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Your charter right to a criminal trial within a reasonable time is now subject to new rules.

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Civil and commercial litigation

Since the 1982 constitutional reform, one of the rights guaranteed to all persons in Canada accused of a crime, as contained in section 11 (b) of the Canadian Charter of Rights and Freedoms, is as follows:

‘‘Any person charged with an offence has the right to be tried within a reasonable time.’’

Since the enactment of the Charter in 1982, our Courts, up to and including the Supreme Court of Canada, have on many occasions attempted to define what a ‘‘reasonable time’’ is. It is one of the bases of fair trials in our system that the delay from being charged to finally being tried should not be excessive. Over time, the memories of witnesses can become inaccurate. Prosecution and defence can lose track of the whereabouts of witnesses so that it may be difficult or impossible to send them a subpoena so that they can attend the trial to testify. Physical evidence can be lost of destroyed. Generally speaking, the stress and uncertainty for victims, accused and witnesses may cause undue hardship. Also, there is a public interest in seeing crimes speedily judged, and accused being either acquitted or punished in a timely manner.

On July 8, 2016, the Supreme Court of Canada issued a decision in the case of R. v. Jordan (2016 S.C.C. 27) which will have possibly far-reaching practical consequences on trials for criminal offences. In that decision, the Supreme Court, in effect, overruled a 24 year old precedent (R. v. Morin) to establish a new framework for judging whether delays in being tried are too long. For cases in a Superior Court, that is, before a judge and jury, or before a judge alone following a preliminary hearing, the new ‘‘presumptive ceiling’’ is 30 months from the charge to the actual or anticipated end of the trial. In provincial court, known in Quebec as Court of Quebec or the municipal courts, where an accused is tried by a judge alone without a preliminary hearing, the new presumptive ceiling is 18 months from the charge to the actual or anticipated end of the trial. Once the presumptive ceiling is exceeded, the crown prosecutor has the burden to reverse the presumption that the time frame is unreasonable on the basis of exceptional circumstances. Exceptional circumstances are outside the control of the crown prosecutor in that:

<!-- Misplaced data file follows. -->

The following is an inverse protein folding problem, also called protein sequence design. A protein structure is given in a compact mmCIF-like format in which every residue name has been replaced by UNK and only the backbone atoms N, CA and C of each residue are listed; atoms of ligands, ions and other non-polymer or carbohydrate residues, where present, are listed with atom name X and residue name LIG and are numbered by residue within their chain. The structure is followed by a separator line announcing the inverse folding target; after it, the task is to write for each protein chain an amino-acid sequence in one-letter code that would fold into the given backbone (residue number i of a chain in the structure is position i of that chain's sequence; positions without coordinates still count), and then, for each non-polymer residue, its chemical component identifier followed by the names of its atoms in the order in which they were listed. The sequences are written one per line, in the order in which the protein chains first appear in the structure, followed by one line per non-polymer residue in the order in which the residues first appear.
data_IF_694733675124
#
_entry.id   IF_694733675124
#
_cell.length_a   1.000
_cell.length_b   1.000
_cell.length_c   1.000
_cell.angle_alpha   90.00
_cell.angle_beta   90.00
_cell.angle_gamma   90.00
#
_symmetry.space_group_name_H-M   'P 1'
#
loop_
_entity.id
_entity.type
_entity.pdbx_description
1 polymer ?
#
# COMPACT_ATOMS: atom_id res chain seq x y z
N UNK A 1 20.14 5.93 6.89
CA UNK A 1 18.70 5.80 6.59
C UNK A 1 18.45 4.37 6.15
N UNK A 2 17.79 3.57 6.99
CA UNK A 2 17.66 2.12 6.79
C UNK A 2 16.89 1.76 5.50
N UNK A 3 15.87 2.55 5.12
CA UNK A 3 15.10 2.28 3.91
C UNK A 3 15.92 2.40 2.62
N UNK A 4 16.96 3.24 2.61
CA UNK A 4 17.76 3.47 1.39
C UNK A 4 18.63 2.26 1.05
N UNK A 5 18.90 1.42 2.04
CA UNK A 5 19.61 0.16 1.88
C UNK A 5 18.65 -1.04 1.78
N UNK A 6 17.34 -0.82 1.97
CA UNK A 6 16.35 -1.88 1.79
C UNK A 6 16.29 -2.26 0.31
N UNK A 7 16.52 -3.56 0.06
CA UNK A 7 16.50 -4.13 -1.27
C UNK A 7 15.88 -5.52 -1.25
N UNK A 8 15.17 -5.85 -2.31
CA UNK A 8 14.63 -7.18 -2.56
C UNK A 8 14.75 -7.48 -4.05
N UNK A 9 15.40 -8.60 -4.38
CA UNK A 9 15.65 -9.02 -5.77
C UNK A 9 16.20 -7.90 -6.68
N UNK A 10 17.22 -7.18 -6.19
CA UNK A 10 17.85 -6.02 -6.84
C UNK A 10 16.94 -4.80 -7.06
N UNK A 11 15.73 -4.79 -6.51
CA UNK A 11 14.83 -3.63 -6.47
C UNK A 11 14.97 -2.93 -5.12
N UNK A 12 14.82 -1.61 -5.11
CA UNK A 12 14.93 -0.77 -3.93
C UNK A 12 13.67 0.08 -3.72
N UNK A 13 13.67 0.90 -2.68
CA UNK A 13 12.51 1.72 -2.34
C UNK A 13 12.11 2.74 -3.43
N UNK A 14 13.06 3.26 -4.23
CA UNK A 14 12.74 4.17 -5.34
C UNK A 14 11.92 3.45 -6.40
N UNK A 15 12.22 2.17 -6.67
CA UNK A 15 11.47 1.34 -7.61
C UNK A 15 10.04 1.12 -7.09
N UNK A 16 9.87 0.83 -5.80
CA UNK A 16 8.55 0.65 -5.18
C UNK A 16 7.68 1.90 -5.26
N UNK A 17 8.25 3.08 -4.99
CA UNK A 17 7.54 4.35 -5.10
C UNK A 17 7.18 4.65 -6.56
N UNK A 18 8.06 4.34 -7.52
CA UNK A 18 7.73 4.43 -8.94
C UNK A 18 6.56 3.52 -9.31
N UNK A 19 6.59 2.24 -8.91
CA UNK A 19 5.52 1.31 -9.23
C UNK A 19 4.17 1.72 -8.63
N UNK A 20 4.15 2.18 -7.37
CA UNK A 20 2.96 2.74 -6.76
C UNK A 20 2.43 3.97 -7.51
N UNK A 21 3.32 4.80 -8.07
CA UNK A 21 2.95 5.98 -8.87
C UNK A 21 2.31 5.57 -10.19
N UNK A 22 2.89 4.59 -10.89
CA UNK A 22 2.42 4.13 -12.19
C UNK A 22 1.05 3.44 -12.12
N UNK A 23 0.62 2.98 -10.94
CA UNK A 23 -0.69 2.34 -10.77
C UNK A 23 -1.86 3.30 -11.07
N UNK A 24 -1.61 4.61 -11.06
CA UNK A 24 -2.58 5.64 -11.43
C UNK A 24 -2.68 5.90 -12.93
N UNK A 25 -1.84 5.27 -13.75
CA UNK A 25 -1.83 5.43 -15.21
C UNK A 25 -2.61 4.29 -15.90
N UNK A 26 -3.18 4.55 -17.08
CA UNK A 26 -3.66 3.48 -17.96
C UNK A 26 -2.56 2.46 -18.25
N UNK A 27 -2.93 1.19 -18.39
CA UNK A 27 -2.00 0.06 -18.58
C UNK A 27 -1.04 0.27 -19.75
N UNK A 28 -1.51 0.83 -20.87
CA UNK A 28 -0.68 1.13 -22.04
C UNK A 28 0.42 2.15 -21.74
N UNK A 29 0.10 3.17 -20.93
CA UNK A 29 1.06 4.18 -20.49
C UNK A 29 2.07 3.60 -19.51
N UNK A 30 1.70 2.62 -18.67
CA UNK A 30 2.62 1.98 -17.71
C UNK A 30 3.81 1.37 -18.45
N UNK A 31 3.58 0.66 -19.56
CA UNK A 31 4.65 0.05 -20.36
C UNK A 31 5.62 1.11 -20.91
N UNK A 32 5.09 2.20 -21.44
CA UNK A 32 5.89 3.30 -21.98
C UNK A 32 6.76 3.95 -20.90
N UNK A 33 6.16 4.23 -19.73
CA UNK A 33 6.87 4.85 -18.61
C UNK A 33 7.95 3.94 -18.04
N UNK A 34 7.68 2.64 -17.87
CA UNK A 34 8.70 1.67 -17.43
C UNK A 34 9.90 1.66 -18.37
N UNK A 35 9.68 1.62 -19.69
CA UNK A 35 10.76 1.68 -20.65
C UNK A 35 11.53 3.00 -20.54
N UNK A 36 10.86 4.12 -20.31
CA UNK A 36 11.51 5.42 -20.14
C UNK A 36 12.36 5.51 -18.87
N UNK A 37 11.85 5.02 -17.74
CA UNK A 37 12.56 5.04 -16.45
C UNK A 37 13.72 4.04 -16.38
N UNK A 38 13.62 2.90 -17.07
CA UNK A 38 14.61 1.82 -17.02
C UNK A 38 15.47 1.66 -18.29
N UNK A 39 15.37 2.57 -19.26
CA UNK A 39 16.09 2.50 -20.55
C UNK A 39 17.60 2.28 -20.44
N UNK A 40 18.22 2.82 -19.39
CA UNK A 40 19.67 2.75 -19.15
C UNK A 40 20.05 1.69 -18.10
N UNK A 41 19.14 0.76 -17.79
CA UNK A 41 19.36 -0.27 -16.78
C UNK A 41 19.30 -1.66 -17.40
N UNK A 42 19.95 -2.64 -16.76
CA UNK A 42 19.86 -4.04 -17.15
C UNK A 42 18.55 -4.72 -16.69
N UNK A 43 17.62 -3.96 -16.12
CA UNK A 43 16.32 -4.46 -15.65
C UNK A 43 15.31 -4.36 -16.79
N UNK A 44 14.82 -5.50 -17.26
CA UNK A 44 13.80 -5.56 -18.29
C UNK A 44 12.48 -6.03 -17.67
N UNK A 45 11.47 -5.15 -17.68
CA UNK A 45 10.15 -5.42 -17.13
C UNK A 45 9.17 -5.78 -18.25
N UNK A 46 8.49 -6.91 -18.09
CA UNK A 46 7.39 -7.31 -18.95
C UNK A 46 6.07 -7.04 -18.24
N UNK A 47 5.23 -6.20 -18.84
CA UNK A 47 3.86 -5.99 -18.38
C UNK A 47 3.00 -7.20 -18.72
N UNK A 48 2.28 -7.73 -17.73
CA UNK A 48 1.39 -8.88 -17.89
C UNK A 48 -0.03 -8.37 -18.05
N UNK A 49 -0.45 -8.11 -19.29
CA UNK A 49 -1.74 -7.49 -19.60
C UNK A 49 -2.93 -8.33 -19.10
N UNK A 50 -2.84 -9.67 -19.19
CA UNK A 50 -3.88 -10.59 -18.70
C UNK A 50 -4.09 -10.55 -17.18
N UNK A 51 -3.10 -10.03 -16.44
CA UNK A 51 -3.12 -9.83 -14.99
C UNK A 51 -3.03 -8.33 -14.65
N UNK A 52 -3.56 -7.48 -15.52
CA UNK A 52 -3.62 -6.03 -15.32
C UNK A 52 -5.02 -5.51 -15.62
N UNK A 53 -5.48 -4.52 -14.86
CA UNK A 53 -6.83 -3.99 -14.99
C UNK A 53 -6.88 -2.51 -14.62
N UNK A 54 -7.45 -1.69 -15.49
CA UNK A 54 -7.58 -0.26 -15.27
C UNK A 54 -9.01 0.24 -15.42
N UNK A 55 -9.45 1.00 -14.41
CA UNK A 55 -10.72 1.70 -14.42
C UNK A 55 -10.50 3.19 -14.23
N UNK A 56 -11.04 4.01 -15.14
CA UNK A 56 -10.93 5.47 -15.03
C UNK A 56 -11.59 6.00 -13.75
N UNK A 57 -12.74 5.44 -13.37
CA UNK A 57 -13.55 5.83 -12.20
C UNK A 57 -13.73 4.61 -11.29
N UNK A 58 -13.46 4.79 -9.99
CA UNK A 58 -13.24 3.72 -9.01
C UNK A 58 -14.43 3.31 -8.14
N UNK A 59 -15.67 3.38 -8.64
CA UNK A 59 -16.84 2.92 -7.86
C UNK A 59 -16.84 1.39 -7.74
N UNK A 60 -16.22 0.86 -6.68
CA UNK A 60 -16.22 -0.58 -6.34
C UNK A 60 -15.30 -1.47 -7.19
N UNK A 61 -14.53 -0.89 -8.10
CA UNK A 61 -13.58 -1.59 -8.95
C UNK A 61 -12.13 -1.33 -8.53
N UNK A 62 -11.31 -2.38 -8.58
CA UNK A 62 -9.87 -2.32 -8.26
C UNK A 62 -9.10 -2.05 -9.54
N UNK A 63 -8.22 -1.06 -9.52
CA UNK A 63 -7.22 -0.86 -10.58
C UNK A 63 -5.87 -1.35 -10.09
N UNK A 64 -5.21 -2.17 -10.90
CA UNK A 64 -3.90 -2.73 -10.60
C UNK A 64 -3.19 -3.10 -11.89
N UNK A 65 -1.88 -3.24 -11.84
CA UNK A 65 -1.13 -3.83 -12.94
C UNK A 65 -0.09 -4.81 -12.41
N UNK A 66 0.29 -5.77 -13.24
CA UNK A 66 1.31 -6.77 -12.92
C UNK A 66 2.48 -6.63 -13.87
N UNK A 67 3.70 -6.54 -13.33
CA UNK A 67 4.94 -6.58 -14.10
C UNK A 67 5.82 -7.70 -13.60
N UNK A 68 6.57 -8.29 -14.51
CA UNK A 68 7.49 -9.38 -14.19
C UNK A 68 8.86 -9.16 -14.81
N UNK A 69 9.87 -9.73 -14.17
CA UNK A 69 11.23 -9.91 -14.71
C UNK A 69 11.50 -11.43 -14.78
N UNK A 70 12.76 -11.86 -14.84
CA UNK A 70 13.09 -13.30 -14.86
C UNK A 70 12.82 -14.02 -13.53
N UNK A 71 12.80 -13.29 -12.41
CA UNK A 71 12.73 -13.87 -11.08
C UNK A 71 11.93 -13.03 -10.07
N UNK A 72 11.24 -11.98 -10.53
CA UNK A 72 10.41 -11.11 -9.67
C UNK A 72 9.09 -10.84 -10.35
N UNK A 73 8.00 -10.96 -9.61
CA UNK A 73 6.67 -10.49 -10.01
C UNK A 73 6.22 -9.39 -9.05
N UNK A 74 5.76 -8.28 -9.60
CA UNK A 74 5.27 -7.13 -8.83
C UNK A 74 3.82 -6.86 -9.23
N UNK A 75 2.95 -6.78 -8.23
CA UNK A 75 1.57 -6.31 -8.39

a) they are reasonably unforeseen or reasonably unavoidable; and
b) they cannot reasonably be remedied.

However, any delays that are attributable to the accused, or that have been waived by the accused, do not count toward the presumptive ceiling of 30 months. The exceptional circumstances will be the only basis upon which the crown prosecutor can discharge his burden to justify a delay that exceeds the presumptive ceiling. As well, the accused will no longer be required to prove that he has suffered prejudice because of the excessive delay.

Delays below these presumptive ceilings may also, in certain circumstances, not be reasonable. However, in such cases, the burden is then upon the accused to show that the delay was unreasonable. In particular, the accused will have to establish that he took meaningful steps that demonstrated a sustained effort to move the proceedings along. He will also have to show that the case took significantly longer than it should have.

The Supreme Court, however, was aware that there may be many cases currently in the criminal justice system that could be affected by this new ruling. The Supreme Court was sensitive to the fact that, after the
Askov decision from 1990, tens of thousands of prosecutions received stays of proceedings, and the court wanted to avoid a repeat of such drastic consequences from an abrupt change in the law. Therefore, a transitional exceptional circumstance might arise where charges were brought prior to the release of the Jordan decision on July 8, 2016. The crown prosecutor will have to satisfy the trial judge that the time that the case has taken is justified based upon the parties’ reasonable reliance on the law as it previously existed.

It should also be noted that this case was not a unanimous decision. In fact, the decision was 5 to 4. In the result of the case, the entire court agreed that the delay of 49.5 months in Mr. Jordan’s case was unreasonable. However, the minority of the Supreme Court found that it was unnecessary to completely change previous jurisprudence. In fact, a modified or revised approach would be sufficient. Furthermore, the minority of the Supreme Court was of the opinion that reasonableness cannot be reduced to numerical ceilings. In fact, the minority of the Supreme Court said that the approach of the majority exceeded the proper role of courts and that creating fixed or presumptive ceilings was a task better left to Parliament.

One effect that it seems the Supreme Court wishes to attain and which is a likely outcome of the Jordan decision is that crown prosecutors, judges, and the court system as a whole will have to be more proactive to ensure that cases proceed rapidly to trial. Inherent delays of the court system may no longer be tolerated. Rather, the bureaucracy of the court system must find solutions or risk having many charges thrown out because of excessive delays.

Franco Tamburro, Attorney-at-Law
Alepin Gauthier Avocats inc.

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